Picture Book   Lisa Naylor, Concord Elementary


McDonnell, Patrick. A Perfectly Messed Up Story.  New York: Little , Brown & Company, 2014. 978-0316222587. 40p. $12.00. Gr. K-2.
In this fun primary read,  cartoonist, Patrick McDonnell, brings us little Louie who excitedly begins to tell us his happy tale as he skips and jumps across the pages. Sudeenly it starts getting messed up by jelly, peanut butter and crayon. Louie gets so frustrated and horrified by the messy book that he is ready to give up! Finally he realizes that life is not perfect and neither are stories. This is also an excellent book to teach incoming Kindergarteners and First Graders about proper book care!
Picture Book        Robin Bartley, Davis Elementary School


Roscoe, Lily. The Night Parade. New York, NY: Orchard Press, an imprint of Scholastic, 2014. 978-0-545-39623-3. unpaged. $16.99. Grades Pre-K to 1.
Kids can certainly be sneaky after bedtime, but this light and lively bedtime story let’s the children roam happily through the night exploring and playing with innocence. Roscoe uses simple rhyming couplets to take the night adventurers to town while Illustrator David Walker uses warm watercolors to keep the merriment interesting. There are odes to Sendak’s work and other nocturnal tales of the night life, all of which help fill in the time gap from dusk to dawn for little dreamers. This is an enjoyable addition to that bedtime tradition.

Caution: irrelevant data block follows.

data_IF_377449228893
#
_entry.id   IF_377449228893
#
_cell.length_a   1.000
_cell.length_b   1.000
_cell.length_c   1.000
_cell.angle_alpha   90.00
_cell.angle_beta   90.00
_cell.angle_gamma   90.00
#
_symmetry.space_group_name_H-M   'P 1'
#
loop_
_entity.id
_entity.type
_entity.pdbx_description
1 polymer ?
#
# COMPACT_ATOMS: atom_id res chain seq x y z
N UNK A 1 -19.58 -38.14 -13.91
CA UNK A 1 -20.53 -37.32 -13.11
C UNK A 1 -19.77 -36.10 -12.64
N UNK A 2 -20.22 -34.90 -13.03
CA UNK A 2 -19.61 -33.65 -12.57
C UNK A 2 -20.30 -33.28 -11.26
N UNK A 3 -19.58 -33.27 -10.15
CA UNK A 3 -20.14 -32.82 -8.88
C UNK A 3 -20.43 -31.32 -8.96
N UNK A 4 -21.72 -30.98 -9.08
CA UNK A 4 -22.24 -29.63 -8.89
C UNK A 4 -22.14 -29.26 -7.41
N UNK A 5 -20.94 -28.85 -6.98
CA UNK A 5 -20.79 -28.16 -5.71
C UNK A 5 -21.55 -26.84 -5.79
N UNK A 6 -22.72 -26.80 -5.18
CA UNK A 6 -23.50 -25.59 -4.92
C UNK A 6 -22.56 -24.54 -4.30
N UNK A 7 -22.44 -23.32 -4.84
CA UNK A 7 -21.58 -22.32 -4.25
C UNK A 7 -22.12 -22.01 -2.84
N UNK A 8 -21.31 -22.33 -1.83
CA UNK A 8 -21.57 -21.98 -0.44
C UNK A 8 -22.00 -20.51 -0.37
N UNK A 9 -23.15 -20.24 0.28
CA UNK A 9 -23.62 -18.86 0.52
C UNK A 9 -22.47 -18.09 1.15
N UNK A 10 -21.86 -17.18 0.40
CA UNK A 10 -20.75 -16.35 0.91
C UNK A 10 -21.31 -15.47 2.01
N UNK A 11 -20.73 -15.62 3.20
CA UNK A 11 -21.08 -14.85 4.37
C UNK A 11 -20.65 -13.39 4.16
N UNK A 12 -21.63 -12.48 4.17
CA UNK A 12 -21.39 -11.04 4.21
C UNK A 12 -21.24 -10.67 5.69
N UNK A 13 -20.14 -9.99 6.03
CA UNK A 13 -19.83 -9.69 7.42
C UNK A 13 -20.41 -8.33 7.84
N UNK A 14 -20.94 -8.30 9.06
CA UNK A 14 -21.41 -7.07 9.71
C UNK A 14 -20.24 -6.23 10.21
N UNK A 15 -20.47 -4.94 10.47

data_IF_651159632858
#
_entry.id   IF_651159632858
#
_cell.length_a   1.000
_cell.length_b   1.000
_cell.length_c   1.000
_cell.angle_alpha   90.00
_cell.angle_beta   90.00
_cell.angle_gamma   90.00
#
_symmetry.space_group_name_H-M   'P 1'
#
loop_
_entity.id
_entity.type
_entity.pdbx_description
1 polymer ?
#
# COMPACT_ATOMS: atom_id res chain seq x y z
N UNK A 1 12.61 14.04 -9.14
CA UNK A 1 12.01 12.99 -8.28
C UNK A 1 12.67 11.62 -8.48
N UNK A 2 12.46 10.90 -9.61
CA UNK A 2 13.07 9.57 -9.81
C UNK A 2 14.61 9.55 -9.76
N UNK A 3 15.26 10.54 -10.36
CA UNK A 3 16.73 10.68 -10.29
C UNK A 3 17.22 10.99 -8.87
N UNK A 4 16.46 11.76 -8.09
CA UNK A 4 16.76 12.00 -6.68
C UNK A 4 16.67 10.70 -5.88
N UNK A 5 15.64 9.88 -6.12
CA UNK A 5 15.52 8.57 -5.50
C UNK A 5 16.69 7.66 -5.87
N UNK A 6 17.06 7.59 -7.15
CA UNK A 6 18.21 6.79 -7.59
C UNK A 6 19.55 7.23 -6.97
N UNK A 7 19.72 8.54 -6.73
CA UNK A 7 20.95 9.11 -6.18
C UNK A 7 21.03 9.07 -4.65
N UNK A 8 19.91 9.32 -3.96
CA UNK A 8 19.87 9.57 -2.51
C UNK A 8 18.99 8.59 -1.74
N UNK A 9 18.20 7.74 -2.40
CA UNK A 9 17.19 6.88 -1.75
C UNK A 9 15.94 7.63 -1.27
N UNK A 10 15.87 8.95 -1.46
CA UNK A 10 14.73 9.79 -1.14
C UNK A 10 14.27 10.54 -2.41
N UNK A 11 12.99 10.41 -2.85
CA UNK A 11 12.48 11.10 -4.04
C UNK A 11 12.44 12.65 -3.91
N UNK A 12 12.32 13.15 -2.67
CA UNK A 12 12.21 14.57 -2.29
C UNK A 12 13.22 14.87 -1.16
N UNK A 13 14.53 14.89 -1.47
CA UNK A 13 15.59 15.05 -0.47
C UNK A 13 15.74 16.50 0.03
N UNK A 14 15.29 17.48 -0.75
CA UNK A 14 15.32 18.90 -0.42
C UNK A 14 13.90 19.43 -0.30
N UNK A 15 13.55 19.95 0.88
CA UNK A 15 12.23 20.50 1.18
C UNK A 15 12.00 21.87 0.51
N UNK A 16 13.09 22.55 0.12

Fiction; Picture Book   Dustin Brackbill State College Area School District


Fine, Edith Hope. Sleepytime Me. New York: Random House, 2014. 978-0-449-81062-0.   32 pages. $17.99. Grades PK -1
Sleepytime Me is a soft and soothing book that is perfect for winding down before bed.  The beautiful illustrations depicting family members as evening falls are captivating. The sweet rhythmic poetry and the repetitive phrases make this a wonderful bedtime book that children and parents will love.
Picture Book            Donna Fernandez, Calvary Christian Academy